It’s been awhile since we’ve seen an abstract female humanoid robot (see also April, FT and Kibo ver.1.2), so we’re happy to present OriHime. It was created by Kentaro Yoshifuji, a 4-year Engineering student at Waseda University, who felt compelled to build a new kind of communication robot. After graduating high school Kentaro took an interest in artificial intelligence. Therapeutic robots like the baby seal Paro were being introduced in hospitals, so he thought maybe a robot could become a kind of artificial friend. But after volunteering in hospitals and interacting with people, he realized that they really want to connect with other people.
While robotic wheelchairs, beds, and other equipment give more freedom to hospital patients, many still feel isolated and lonely. Young people with chronic illness can spend a lot of time in hospital, and because they don’t attend school they don’t get the chance to make many friends. And as the elderly population increases, and the traditional family home becomes fragmented, people tend to communicate less and less. His solution was a robot equipped with a camera so that a human operator could see a live video feed using an internet connection. By building a humanoid robot “avatar” capable of a variety of expressions and gestures, the feeling of communication could go beyond a simple telephone call to a sense of physical presence.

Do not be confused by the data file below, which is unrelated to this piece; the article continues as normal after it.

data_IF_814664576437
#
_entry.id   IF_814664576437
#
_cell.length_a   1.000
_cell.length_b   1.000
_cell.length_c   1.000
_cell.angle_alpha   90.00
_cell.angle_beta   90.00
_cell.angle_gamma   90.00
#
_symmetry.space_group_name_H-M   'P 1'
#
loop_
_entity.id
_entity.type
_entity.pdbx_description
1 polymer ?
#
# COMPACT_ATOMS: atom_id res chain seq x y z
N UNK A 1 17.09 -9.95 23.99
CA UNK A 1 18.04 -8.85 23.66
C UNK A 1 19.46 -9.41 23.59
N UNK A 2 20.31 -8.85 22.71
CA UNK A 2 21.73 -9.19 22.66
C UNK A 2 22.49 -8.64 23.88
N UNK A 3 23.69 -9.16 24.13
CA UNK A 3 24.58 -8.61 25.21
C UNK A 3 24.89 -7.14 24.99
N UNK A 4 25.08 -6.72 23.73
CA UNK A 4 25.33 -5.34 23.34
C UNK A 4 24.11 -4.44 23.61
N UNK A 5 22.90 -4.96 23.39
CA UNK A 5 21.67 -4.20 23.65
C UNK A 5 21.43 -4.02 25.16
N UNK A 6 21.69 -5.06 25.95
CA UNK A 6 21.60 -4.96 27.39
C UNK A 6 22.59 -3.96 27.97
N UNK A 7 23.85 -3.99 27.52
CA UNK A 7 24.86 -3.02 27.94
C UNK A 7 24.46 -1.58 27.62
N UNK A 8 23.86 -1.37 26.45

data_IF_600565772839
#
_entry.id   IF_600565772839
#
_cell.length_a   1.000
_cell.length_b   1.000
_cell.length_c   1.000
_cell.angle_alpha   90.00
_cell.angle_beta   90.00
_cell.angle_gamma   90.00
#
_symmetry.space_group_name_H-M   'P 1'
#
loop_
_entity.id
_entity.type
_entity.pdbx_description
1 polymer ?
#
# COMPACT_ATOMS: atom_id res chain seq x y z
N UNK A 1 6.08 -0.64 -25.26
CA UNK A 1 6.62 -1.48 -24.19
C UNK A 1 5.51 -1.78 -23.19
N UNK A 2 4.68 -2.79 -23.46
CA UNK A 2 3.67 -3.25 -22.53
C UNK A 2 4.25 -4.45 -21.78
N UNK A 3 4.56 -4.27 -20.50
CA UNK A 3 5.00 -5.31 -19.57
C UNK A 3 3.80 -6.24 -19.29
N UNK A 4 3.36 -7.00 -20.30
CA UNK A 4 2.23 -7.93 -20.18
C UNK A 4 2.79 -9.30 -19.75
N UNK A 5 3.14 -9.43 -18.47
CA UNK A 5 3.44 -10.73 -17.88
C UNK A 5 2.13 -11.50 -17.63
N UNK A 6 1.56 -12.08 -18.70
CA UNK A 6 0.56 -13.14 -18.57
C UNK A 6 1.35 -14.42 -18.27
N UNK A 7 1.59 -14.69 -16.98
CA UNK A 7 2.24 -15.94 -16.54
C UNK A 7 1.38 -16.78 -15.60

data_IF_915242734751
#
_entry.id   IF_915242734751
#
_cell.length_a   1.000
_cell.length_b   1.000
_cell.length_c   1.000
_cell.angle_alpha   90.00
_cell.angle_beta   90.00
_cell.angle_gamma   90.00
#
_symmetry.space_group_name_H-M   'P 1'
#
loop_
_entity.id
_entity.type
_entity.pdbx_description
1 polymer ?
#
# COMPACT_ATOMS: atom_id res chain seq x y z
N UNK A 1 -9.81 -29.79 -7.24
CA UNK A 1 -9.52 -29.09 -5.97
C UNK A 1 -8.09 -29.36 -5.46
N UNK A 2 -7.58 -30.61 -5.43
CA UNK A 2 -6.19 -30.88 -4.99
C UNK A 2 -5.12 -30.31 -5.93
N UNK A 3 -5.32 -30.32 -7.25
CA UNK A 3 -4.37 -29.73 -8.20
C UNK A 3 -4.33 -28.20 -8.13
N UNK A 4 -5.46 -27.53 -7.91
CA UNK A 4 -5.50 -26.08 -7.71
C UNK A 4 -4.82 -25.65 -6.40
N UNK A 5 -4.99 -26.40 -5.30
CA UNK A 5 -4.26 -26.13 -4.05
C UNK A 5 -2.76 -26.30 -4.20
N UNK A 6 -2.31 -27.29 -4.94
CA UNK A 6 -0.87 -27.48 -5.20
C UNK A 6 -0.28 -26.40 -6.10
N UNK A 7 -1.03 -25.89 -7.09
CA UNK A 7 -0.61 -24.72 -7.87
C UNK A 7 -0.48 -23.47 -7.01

Design-wise he says he had no knowledge of humanoid robots, and didn’t take much interest in science fiction stories growing up. Everything except the servo motors had to be built from scratch through trial and error. Its face was kept simple on purpose, with eyes based on a feline. Rather than showing emotion through the face, which he admits looks a bit scary, the robot’s whole body conveys the operator’s mood. As a result, even a blank face begins to take on a certain character. He studied dancers and mimes at a festival and tried to incorporate the feeling of their movements into the robot. Technical details are scant, but it was completed in 2009, stands approximately 60cm (2′) tall, and has 24-26 degrees of freedom depending on the configuration.
Considering this is his first humanoid robot, we look forward to seeing what he comes up with next. So far the robot has already won an award (Waseda x Rohm Manufacturing prize), helped connect distant friends in Nara and Tokyo, and in the future he plans to correct some of the issues that have cropped up since its development. One more video and photos follow after the break.